Migratory Notes 82

Boredom and desperation in Chicago, gang accusations, indefinite detention for minors

In Guatemala a mom, aunt and dad nervously waited to reunite with their son. The boy was kept in the U.S. after he was separated from his father along the border. His father was deported and the 12-year-old spent 4 months in detention before being sent back home this week. Cindy Carcamo, of the Los Angeles Times, was there with the family. Credit: Cindy Carcamo

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At a shelter for unaccompanied minors in Chicago, a 16-year-old contemplated suicide and a 10-month-old baby was bitten repeatedly. Children toggled between boredom and desperation as months went by, reports ProPublica Illinois in an investigation (co-published with Mother Jones) based on thousands of confidential records. “The documents reveal the routines of life inside the shelters, days punctuated by tedium and fear as children wait and wait and wait to leave. They spend their days taking English lessons and learning about such peculiarities as American slang, St. Patrick’s Day, the NFL and the red carpet fashions at the Academy Awards,” write Melissa Sanchez, Duaa Eldeib and Jodi S. Cohen. “They complain about the food and mistreatment by staff. And they cry and write letters and hurt themselves in despair.”

A record high number of people, 68.5 million, are displaced worldwide as Trump has slammed the door on America’s refugee program. A Reuters investigation interviewed more than 20 current and former U.S. officials to show how refugee admittance was severely cut, particularly for people most in need. “The officials, most of whom spoke on condition of anonymity, say the administration has rejected internal findings that refugees could be admitted safely and with little expense,” write Yeganeh Torbati and Omar Mohammed, adding, “The administration has instituted opaque and complicated new security vetting procedures.”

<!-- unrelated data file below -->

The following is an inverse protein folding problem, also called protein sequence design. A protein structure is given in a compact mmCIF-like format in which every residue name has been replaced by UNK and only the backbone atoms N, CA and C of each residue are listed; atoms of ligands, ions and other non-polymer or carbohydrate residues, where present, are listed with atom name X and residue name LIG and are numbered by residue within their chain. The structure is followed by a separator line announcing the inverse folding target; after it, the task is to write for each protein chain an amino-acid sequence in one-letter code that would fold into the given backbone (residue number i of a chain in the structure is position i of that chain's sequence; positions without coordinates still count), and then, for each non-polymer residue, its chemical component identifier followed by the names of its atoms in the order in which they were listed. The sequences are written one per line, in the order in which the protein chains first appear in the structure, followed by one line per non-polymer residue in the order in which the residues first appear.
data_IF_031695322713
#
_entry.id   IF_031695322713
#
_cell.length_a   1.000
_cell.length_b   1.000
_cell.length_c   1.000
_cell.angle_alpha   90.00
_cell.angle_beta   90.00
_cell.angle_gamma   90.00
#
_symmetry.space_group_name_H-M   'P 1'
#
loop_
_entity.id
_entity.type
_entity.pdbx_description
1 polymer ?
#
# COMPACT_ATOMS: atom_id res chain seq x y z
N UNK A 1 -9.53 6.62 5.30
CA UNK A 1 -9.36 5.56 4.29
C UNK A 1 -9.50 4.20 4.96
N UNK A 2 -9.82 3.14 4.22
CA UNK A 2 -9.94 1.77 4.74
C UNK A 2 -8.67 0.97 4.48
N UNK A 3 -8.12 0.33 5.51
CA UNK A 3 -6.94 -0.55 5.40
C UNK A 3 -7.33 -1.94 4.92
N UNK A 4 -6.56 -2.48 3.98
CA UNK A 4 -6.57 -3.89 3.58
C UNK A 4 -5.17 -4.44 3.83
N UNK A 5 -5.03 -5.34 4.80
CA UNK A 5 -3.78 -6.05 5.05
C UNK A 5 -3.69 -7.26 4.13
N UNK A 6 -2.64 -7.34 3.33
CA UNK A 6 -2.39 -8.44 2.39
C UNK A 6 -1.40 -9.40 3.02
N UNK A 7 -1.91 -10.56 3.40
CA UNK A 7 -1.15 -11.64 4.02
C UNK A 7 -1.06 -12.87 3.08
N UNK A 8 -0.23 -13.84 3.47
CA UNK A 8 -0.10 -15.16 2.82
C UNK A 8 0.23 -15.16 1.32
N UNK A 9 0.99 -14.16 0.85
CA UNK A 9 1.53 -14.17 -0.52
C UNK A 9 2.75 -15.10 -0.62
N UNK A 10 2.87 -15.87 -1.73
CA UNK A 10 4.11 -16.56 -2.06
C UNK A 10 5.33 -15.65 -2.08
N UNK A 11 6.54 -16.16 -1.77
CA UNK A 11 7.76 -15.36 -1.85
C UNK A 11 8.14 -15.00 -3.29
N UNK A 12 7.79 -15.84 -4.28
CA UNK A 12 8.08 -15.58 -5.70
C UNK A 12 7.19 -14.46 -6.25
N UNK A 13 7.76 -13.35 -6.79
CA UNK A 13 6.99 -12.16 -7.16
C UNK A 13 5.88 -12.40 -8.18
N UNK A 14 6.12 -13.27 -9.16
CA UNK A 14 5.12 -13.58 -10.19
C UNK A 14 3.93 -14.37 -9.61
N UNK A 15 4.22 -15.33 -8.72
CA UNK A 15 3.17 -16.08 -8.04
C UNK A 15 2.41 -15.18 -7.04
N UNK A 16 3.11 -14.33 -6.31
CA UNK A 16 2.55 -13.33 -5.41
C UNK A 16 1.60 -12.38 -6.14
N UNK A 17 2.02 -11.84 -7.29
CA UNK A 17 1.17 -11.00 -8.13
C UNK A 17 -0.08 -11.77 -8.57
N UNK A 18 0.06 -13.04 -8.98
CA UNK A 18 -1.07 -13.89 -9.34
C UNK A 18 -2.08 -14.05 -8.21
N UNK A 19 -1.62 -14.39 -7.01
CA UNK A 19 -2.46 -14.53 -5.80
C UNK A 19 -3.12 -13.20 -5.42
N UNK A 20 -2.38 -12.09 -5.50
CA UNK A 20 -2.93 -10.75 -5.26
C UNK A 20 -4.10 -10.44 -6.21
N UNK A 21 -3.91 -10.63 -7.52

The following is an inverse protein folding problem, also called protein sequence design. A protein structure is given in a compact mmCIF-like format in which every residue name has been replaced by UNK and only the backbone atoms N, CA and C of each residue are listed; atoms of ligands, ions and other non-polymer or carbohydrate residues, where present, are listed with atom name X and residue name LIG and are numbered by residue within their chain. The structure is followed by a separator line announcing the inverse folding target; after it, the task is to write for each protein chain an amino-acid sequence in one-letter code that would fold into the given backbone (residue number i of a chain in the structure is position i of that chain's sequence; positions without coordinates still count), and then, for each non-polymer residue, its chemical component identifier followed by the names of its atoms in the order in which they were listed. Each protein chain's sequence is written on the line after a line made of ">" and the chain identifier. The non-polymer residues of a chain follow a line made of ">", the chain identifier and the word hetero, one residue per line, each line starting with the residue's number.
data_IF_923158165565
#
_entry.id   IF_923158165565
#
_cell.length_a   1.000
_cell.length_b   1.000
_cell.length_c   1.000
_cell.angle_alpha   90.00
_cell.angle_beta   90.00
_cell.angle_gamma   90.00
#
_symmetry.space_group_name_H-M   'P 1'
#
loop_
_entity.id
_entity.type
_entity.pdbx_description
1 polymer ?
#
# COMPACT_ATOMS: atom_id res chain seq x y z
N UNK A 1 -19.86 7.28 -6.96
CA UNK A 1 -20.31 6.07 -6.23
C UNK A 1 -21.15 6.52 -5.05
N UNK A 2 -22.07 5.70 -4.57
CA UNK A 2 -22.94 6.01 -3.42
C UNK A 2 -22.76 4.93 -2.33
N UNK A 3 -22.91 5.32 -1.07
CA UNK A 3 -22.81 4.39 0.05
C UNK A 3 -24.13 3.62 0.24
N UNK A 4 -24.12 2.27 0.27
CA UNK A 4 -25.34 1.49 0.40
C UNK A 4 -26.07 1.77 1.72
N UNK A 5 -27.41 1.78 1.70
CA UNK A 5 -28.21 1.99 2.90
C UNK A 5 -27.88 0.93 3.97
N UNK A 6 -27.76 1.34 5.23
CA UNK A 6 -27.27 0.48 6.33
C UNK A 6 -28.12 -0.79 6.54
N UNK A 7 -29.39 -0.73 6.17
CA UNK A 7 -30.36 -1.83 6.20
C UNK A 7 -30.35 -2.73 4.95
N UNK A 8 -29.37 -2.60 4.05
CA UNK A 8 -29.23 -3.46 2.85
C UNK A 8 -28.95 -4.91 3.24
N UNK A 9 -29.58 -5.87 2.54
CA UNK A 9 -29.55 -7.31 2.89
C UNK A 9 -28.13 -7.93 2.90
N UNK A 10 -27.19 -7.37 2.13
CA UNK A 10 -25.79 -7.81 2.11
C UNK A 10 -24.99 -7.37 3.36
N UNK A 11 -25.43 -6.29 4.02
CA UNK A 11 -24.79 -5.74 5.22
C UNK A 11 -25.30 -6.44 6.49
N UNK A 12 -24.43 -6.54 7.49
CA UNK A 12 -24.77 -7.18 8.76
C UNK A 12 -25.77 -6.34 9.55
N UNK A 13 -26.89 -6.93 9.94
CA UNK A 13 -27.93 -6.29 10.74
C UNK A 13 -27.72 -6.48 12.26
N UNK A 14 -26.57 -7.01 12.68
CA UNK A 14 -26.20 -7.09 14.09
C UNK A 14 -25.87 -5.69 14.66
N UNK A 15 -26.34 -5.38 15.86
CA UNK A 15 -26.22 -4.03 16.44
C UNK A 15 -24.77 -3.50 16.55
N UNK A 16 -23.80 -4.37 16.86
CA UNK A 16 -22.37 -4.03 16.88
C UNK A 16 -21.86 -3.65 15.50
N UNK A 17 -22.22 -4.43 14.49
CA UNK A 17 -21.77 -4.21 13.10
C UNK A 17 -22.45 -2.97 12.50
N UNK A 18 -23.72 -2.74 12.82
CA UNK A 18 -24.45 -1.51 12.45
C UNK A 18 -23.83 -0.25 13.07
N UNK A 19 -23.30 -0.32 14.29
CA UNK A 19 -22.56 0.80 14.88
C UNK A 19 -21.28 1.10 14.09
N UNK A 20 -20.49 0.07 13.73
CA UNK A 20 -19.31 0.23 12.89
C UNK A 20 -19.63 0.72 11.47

Unaccompanied Minors
The number of detained migrant children has shot up to the highest levels ever, reaching a total of 12,800 this month and more than fivefold since last summer, according to data obtained by The New York Times.

Family Separation
More than 400 immigrant kids remain separated from their parents.

Some are still detained because their parents were accused of being members of MS-13 or other gangs, despite many saying they were fleeing those same groups, reports The Washington Post. “It’s very much a theme of this administration that all Central Americans carry the threat of gang violence,” said one attorney.